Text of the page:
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Policy Brief: Possible Consequences of a Default on Puerto Rico General Obligation Bonds

In this policy brief CNE (1) provides a succinct summary of the current situation in Puerto Rico and (2) describes some of the possible consequences of a Puerto Rico default on its General Obligation bonds (“GO”) and other government guaranteed debt.

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What A Debt Default Would Look Like Without Chapter 9 (related documents)

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As the clock ticks for Puerto Rico, what would a debt default look like without the recourse of Chapter 9 of the U.S. Bankruptcy Code? With all probability, players will face years of nonpayment, an utterly complex maze of claims and counterclaims, protracted litigation, and a myriad of open, unresolved legal questions.

In the following paper, CNE analyzes Puerto Rico’s “insanely convoluted” debt structure, and finds that very few players will benefit from the chaos of a disorderly default. We will detail some of the consequences of a default on Puerto Rico’s debt and consider some of the principal arguments in favor of allowing Puerto Rico to avail itself of the debt restructuring process under Chapter 9 of the U.S. Bankruptcy Code.

Scroll down for the following documents:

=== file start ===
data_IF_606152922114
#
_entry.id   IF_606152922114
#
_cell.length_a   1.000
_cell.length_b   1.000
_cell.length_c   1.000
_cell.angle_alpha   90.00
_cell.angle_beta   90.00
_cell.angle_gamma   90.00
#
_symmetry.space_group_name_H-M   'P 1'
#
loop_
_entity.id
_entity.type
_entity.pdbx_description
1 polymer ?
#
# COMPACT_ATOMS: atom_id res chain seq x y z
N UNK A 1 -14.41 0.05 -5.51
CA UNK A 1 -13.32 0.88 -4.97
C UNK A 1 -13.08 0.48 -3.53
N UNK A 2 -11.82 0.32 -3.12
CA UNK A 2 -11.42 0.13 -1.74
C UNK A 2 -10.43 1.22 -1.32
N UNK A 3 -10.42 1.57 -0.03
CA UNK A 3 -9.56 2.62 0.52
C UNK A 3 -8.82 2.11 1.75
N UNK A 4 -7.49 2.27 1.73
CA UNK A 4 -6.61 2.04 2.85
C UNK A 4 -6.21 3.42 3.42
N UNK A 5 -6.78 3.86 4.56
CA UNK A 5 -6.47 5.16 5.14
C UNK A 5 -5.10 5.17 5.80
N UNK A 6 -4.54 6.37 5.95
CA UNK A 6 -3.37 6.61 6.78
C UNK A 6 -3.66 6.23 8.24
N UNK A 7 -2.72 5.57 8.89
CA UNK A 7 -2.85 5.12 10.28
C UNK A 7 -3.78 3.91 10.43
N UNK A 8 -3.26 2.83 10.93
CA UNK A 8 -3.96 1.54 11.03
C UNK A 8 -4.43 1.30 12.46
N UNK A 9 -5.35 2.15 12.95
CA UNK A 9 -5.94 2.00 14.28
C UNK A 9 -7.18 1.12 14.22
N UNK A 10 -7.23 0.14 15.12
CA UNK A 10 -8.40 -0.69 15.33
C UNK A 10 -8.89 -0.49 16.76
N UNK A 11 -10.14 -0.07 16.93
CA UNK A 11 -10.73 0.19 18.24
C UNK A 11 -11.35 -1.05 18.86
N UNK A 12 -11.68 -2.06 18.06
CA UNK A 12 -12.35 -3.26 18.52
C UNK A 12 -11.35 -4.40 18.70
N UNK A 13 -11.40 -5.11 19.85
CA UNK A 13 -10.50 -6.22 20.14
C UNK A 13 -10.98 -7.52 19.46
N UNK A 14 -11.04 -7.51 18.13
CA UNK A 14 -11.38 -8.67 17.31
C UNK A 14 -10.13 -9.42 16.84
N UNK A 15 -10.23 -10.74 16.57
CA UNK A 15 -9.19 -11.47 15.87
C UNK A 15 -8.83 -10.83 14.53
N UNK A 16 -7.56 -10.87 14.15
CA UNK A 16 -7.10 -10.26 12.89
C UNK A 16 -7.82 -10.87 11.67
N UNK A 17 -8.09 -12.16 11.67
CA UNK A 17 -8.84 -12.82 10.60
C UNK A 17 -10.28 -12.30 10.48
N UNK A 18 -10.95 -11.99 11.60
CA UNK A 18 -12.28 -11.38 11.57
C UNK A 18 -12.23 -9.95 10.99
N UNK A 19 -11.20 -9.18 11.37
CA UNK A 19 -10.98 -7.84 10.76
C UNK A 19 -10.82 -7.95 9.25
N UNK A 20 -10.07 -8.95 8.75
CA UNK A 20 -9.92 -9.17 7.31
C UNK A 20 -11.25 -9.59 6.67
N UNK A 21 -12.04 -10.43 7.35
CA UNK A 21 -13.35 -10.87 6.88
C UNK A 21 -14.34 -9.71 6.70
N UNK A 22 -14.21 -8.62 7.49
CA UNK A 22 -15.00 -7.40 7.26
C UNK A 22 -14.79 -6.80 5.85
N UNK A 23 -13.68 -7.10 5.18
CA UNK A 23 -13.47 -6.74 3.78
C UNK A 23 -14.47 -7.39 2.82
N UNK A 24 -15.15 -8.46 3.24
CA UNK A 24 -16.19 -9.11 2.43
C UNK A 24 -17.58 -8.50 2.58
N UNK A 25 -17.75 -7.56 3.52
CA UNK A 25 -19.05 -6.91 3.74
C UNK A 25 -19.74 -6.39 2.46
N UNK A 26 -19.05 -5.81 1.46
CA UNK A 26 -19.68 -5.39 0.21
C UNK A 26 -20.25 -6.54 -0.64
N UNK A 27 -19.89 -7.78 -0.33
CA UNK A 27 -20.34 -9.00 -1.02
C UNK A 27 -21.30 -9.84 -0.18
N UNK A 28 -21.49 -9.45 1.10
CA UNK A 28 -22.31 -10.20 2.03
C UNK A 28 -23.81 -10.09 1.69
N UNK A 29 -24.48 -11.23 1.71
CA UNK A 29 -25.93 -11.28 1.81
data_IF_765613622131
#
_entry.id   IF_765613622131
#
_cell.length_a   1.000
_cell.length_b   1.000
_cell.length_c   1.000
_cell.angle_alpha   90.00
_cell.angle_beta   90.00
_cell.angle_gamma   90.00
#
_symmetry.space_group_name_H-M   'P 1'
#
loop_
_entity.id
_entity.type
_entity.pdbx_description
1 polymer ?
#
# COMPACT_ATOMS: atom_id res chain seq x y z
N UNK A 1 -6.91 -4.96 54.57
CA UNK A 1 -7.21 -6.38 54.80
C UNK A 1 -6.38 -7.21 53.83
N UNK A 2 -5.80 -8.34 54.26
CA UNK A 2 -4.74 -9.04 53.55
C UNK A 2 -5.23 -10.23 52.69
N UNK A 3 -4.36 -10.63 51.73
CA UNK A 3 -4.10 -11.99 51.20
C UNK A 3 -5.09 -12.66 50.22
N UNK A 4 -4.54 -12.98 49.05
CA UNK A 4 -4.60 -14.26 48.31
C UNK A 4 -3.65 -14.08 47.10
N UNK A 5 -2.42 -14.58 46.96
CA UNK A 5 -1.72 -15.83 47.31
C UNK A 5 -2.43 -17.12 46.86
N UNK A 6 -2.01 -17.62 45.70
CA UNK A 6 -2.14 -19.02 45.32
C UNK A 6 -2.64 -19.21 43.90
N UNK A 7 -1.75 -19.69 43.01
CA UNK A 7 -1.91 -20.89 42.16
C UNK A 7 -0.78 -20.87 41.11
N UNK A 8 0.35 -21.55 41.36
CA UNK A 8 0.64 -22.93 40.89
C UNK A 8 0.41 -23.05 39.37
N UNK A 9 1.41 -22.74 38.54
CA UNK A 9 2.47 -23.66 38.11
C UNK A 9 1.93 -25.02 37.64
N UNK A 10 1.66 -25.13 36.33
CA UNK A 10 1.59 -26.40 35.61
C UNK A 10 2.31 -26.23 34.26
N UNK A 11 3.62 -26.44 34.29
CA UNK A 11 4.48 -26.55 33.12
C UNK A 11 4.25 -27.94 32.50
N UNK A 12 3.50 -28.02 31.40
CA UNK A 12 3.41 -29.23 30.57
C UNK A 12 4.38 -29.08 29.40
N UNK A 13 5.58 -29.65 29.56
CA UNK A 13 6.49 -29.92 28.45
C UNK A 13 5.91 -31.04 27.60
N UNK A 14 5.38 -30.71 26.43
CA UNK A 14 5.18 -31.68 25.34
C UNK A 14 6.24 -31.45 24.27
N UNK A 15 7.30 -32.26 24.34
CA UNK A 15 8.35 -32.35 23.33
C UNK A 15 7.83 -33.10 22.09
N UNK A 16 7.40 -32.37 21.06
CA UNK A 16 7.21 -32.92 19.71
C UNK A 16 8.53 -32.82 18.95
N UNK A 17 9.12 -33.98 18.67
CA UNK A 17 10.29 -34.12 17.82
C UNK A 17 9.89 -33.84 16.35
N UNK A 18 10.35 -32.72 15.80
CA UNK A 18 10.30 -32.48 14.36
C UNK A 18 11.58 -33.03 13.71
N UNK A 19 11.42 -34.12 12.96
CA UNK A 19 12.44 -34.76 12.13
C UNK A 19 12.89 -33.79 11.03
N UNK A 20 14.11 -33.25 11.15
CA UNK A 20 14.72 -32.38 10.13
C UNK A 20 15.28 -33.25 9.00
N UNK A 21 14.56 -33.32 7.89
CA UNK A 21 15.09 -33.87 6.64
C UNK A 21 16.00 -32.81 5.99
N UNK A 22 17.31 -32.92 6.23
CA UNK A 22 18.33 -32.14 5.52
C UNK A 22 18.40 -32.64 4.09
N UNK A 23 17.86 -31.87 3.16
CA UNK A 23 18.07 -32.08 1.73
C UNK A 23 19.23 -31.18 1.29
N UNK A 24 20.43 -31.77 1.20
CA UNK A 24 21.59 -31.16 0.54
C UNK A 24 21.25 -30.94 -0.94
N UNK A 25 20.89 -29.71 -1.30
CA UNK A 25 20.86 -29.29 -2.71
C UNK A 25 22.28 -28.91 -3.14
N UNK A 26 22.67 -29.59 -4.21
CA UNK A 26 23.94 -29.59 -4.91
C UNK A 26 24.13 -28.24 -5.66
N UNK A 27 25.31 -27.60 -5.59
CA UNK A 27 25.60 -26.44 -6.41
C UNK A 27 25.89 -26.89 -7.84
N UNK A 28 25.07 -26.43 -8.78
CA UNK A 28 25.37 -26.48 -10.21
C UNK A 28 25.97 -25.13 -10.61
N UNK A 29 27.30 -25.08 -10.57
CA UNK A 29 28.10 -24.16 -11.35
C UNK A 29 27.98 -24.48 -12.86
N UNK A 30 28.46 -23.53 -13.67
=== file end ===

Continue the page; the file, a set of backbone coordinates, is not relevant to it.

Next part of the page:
– Puerto Rico Debt: A Survey of the Landscape- Introduction[1]
– Puerto Rico Debt Analysis[2]
– Executive Summary: Puerto Rico Debt Analysis[3]
– Resumen Ejecutivo: La estructura de la deuda[4]
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Testimony before the US Senate Energy & Natural Resources Committee

What follows is Sergio Marxuach’s testimony before the United States’ Senate Energy and Natural Resources Committee on Thursday, October 22nd, 2015. The Committee hearing addressed Puerto Rico’s economy, debt and options for Congress.
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Puerto Rico’s Indebted Power Utility Adds to Island’s Problems

The Puerto Rico Electric Power Authority must repay $146 million over the next two months for a credit line used to buy oil to generate electricity.

The Puerto Rico Electric Power Authority must repay $146 million over the next two months for a credit line used to buy oil to generate electricity. Credit Dennis M. Rivera-Pichardo for The New York Times